Even though that the monarchy has absolute power inside the borders, nobody is an exception to global changes.
When it comes to Aramco (formerly known as Arabian-American Oil Company) we are talking about one of the biggest state-owned enterprises in the world, with a market value that has been estimated at nearly $14-21 trillion, reclaiming the top spot as the most valuable and profitable company by revenue on the planet.
Founded in 1933 as a complex and wide partnership between the Saudi Arabian government and many American oil giants of the time, Aramco now has the second-largest proven oil reserves and the second-largest daily oil production of the world. Taking into account all these massive numbers, it is not surprising how some international investors reacted when prince Mohammed bin Salman planned to sell in 2016 some shares of the kingdom’s main source of income.
There is no joke in a business that makes 10 percent of the world’s oil exports annually. According to analysts, the initial public offering (scheduled for 2018) would be the greatest of all-time, with a speculative amount of $100 billion, automatically creating the most valuable listed company of our time, doubling Apple Inc. current market valuation ($926.9 billion).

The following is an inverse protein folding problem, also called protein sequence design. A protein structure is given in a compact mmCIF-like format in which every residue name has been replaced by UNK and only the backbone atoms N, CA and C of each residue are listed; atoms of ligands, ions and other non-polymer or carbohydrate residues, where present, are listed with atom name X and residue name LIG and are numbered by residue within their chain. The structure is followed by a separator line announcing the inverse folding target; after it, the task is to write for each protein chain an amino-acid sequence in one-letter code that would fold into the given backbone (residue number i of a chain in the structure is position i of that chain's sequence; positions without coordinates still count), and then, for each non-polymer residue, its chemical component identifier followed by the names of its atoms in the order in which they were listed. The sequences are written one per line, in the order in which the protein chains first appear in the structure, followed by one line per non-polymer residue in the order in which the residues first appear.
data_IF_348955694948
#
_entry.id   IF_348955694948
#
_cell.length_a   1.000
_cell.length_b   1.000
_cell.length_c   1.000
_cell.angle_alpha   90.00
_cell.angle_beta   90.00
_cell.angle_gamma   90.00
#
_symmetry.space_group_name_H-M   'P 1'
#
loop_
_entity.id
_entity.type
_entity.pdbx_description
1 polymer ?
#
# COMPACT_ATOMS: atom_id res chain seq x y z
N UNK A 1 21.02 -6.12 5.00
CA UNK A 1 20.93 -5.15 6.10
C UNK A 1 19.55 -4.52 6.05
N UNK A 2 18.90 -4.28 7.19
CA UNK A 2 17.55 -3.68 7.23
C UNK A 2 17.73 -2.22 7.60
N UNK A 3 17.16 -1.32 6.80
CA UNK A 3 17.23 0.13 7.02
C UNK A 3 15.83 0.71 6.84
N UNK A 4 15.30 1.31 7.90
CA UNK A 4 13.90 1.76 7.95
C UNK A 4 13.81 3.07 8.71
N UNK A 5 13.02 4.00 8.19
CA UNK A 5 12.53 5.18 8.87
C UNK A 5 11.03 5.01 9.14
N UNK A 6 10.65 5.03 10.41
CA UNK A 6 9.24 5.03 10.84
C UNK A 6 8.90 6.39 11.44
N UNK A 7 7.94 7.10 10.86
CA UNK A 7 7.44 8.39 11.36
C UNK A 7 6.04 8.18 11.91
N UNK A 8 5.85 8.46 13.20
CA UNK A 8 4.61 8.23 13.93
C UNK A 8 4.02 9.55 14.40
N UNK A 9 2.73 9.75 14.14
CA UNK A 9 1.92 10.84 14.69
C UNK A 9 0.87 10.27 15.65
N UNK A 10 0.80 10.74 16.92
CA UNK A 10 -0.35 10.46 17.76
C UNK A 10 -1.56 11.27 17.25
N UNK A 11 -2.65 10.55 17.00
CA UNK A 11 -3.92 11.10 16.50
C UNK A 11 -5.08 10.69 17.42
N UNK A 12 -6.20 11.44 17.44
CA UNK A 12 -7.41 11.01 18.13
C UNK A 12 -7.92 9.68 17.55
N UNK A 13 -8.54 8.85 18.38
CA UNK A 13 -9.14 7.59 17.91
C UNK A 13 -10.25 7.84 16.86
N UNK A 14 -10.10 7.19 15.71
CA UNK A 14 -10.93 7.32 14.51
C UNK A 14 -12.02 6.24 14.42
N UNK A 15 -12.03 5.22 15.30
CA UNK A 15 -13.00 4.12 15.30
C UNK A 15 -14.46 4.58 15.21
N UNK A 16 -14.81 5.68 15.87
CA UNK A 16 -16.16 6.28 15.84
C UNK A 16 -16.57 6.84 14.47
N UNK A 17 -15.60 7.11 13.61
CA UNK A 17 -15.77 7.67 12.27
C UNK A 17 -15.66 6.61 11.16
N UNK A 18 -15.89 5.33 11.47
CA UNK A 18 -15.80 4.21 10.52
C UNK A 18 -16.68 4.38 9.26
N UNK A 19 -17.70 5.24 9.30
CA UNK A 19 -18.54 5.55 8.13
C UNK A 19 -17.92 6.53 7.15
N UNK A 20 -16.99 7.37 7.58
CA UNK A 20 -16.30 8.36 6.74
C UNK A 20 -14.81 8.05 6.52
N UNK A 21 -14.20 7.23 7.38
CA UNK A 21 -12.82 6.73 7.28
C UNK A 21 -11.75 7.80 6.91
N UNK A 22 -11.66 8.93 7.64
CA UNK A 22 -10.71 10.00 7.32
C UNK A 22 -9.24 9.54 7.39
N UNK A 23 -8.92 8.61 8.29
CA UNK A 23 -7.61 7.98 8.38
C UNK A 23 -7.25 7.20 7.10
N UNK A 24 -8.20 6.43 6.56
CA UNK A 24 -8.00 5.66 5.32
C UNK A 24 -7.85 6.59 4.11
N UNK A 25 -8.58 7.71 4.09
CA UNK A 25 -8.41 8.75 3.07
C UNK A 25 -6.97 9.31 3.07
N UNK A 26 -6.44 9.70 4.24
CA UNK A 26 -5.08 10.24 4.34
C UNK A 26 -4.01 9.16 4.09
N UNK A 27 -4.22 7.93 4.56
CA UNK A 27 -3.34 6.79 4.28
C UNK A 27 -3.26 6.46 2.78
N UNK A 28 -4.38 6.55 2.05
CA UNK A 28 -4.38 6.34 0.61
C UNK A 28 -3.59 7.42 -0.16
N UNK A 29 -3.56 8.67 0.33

Why Did Not It Happened (Yet)?
Delayed to the second or third quarter of 2019, the real reasons behind this quiet withdrawal are:
- Doubt from the global press, leading to uncertainty between high-rank investment circles and institutions.
- Relentless hype from the Saudi Government around an non-existent date.
- Some strong leaders within the company believe that the IPO won’t happen.
- A lately lower valuation of the company as US President Donald Trump tries to keep the price of gasoline under control, via diplomatic measures that forced the Saudis to pump more oil.
- The social and economic reforms that are reshaping Saudi Arabia’s culture (e.g. Women’s rights)
- Cases of corruption within the Kingdom.
Petro dollars make a notable difference in countries like Saudi Arabia, they can be used to finance the flamboyant lifestyle of the monarchy, to buy political loyalty in nearly all sectors of the society and to maintain a prosperous economic stability meanwhile. We can be sure that once the IPO gets done, some princes that were already rich, will look almighty.